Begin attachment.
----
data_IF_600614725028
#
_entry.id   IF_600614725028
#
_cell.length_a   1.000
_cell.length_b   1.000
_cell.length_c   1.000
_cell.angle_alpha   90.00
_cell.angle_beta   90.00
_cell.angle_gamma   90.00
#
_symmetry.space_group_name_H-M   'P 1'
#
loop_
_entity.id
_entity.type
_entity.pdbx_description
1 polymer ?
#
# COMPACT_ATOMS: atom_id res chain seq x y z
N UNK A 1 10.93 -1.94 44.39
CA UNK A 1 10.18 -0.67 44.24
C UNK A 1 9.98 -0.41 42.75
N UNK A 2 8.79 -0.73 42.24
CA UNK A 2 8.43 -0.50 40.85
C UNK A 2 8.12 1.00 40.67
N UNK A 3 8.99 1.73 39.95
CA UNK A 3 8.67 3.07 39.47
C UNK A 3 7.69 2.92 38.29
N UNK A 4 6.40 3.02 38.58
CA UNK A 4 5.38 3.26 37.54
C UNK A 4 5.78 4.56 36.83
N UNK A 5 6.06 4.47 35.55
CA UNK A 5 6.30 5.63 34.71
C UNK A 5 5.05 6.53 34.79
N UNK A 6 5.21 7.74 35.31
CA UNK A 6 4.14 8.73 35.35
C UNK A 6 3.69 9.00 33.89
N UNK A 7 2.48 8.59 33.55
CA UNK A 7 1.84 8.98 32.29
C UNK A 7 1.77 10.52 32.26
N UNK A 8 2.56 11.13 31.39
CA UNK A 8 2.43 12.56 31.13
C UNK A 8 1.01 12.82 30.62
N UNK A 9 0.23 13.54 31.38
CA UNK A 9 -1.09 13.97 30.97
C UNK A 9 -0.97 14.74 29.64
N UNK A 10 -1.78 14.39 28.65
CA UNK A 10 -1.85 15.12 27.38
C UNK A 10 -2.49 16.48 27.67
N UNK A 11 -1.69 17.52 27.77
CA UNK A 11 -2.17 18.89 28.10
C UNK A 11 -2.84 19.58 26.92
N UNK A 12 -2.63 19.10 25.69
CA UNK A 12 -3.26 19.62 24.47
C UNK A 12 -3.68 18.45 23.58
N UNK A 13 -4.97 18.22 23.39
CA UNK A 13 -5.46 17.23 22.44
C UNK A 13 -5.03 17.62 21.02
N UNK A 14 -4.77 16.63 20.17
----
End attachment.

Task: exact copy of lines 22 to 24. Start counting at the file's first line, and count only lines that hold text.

CA UNK A 1 10.18 -0.67 44.24
C UNK A 1 9.98 -0.41 42.75
N UNK A 2 8.79 -0.73 42.24